18
  16. I am sorry but I do have to disagree with one of the comments – you simply can not have too much blue, it’s impossible. Oh, that’s just my opinion, you say. Oops, sorry, hope no toes were hurt.

    Given that blue is my favourite colour, and especially that cobalt colour, I must plump for the former blue and gold ring, but I take your point, Mary, that it would have taken ages and with 50 of them it may have been just a tiny tad overbearing.

    I do love this project and part of me can’t wait for it to be finished so I can see it in toto, but the other part wants it to last forever.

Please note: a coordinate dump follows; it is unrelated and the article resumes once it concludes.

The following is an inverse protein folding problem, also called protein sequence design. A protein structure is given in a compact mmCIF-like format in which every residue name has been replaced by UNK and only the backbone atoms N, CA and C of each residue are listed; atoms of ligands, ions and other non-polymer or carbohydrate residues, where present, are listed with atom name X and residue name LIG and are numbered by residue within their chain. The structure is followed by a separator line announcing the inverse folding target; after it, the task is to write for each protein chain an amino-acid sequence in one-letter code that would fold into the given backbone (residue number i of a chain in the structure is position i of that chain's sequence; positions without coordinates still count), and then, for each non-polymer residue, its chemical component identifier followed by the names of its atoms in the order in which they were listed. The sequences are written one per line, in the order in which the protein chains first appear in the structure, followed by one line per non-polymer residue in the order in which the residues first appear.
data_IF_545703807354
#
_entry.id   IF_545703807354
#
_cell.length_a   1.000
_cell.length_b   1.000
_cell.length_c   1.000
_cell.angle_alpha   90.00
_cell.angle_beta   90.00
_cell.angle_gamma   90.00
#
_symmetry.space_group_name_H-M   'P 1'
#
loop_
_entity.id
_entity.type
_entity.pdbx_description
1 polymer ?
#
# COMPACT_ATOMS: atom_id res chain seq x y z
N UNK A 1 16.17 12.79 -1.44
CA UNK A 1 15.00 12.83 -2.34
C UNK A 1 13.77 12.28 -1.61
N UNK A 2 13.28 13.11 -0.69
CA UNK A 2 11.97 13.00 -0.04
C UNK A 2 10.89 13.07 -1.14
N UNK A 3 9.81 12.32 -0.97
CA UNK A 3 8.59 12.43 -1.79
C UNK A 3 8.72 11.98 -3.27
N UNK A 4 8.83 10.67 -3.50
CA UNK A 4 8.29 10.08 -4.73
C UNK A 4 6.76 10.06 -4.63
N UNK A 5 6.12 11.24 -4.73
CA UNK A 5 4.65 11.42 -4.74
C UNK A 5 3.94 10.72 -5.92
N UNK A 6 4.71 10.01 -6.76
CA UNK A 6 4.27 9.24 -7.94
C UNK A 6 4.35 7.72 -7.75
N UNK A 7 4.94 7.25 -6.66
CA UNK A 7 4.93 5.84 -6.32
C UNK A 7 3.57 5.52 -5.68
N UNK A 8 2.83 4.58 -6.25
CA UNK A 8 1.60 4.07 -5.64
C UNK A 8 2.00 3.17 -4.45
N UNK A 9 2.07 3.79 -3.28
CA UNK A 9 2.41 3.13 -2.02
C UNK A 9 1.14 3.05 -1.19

19
    1. Oh, no, it’s a Blue Lover!! LOL!

      Hi, Chris – actually, it would be too much blue, only because the outline would not be visible, even at a little distance. It would end up looking “jaggy” and messy instead of sharp and defined. Nothing against the blue! Just the technique! Now – to make you Really Happy – never fear! Because I actually did add even more blue to the dot area than there would have been had I kept the blue / gold twist. I’ll show that to you later!

  17. I am enjoying your trials as you continue to work through this medallion. I really liked the blue over the gold, but either way it will be lovely.

    20
  18. No, no, no, I’ll never get tired of following your progress on the medallion!! Please, don’t stop telling us about it. I learn a lot, but most of all, it helps me when I’m tempted to skip a step on my embroidery because it is too slow or too difficult. You are really an inspiration to try to excel.
    alicia.

    21
More Comments